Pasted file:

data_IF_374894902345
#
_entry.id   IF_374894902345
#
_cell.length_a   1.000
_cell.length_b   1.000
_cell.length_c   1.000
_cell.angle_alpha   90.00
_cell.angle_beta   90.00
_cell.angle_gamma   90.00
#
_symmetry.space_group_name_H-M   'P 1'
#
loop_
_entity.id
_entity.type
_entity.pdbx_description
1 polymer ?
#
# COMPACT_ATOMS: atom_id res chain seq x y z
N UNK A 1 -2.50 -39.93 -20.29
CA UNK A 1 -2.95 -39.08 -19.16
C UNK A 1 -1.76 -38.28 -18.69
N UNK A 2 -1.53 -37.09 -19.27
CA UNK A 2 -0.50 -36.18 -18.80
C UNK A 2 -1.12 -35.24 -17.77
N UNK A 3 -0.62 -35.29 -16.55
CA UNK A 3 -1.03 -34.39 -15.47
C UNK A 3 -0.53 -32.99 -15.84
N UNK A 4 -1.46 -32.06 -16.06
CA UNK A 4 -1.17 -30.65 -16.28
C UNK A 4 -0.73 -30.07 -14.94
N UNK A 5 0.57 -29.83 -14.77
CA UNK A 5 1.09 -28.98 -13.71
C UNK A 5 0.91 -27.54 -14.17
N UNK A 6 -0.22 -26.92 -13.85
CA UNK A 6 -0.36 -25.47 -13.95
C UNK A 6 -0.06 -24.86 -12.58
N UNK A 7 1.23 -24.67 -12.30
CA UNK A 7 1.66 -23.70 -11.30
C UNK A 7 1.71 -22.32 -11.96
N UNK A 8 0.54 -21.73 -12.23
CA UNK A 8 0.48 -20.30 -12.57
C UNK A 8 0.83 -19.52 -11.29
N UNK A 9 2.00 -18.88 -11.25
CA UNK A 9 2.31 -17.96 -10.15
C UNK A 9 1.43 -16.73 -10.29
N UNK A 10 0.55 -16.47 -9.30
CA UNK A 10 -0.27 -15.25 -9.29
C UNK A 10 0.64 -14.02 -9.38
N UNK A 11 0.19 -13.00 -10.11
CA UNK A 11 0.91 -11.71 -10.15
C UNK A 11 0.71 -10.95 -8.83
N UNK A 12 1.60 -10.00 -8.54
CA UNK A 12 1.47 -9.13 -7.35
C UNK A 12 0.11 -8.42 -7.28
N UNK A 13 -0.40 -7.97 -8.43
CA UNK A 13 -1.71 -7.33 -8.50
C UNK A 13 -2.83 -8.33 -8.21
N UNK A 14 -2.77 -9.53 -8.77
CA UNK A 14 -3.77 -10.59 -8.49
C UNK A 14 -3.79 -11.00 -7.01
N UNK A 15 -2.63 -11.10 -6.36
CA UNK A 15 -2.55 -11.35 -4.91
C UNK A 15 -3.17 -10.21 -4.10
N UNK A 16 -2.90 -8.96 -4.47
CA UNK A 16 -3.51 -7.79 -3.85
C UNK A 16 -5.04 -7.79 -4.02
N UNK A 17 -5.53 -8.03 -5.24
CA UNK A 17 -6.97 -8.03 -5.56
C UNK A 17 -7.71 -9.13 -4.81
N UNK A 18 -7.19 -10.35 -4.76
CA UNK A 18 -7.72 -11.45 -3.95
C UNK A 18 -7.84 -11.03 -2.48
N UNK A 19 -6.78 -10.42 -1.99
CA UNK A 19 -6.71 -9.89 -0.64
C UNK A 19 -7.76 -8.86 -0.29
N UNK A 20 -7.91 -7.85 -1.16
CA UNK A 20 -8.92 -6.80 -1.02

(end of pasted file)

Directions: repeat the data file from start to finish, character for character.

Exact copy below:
data_IF_374894902345
#
_entry.id   IF_374894902345
#
_cell.length_a   1.000
_cell.length_b   1.000
_cell.length_c   1.000
_cell.angle_alpha   90.00
_cell.angle_beta   90.00
_cell.angle_gamma   90.00
#
_symmetry.space_group_name_H-M   'P 1'
#
loop_
_entity.id
_entity.type
_entity.pdbx_description
1 polymer ?
#
# COMPACT_ATOMS: atom_id res chain seq x y z
N UNK A 1 -2.50 -39.93 -20.29
CA UNK A 1 -2.95 -39.08 -19.16
C UNK A 1 -1.76 -38.28 -18.69
N UNK A 2 -1.53 -37.09 -19.27
CA UNK A 2 -0.50 -36.18 -18.80
C UNK A 2 -1.12 -35.24 -17.77
N UNK A 3 -0.62 -35.29 -16.55
CA UNK A 3 -1.03 -34.39 -15.47
C UNK A 3 -0.53 -32.99 -15.84
N UNK A 4 -1.46 -32.06 -16.06
CA UNK A 4 -1.17 -30.65 -16.28
C UNK A 4 -0.73 -30.07 -14.94
N UNK A 5 0.57 -29.83 -14.77
CA UNK A 5 1.09 -28.98 -13.71
C UNK A 5 0.91 -27.54 -14.17
N UNK A 6 -0.22 -26.92 -13.85
CA UNK A 6 -0.36 -25.47 -13.95
C UNK A 6 -0.06 -24.86 -12.58
N UNK A 7 1.23 -24.67 -12.30
CA UNK A 7 1.66 -23.70 -11.30
C UNK A 7 1.71 -22.32 -11.96
N UNK A 8 0.54 -21.73 -12.23
CA UNK A 8 0.48 -20.30 -12.57
C UNK A 8 0.83 -19.52 -11.29
N UNK A 9 2.00 -18.88 -11.25
CA UNK A 9 2.31 -17.96 -10.15
C UNK A 9 1.43 -16.73 -10.29
N UNK A 10 0.55 -16.47 -9.30
CA UNK A 10 -0.27 -15.25 -9.29
C UNK A 10 0.64 -14.02 -9.38
N UNK A 11 0.19 -13.00 -10.11
CA UNK A 11 0.91 -11.71 -10.15
C UNK A 11 0.71 -10.95 -8.83
N UNK A 12 1.60 -10.00 -8.54
CA UNK A 12 1.47 -9.13 -7.35
C UNK A 12 0.11 -8.42 -7.28
N UNK A 13 -0.40 -7.97 -8.43
CA UNK A 13 -1.71 -7.33 -8.50
C UNK A 13 -2.83 -8.33 -8.21
N UNK A 14 -2.77 -9.53 -8.77
CA UNK A 14 -3.77 -10.59 -8.49
C UNK A 14 -3.79 -11.00 -7.01
N UNK A 15 -2.63 -11.10 -6.36
CA UNK A 15 -2.55 -11.35 -4.91
C UNK A 15 -3.17 -10.21 -4.10
N UNK A 16 -2.90 -8.96 -4.47
CA UNK A 16 -3.51 -7.79 -3.85
C UNK A 16 -5.04 -7.79 -4.02
N UNK A 17 -5.53 -8.03 -5.24
CA UNK A 17 -6.97 -8.03 -5.56
C UNK A 17 -7.71 -9.13 -4.81
N UNK A 18 -7.19 -10.35 -4.76
CA UNK A 18 -7.72 -11.45 -3.95
C UNK A 18 -7.84 -11.03 -2.48
N UNK A 19 -6.78 -10.42 -1.99
CA UNK A 19 -6.71 -9.89 -0.64
C UNK A 19 -7.76 -8.86 -0.29
N UNK A 20 -7.91 -7.85 -1.16
CA UNK A 20 -8.92 -6.80 -1.02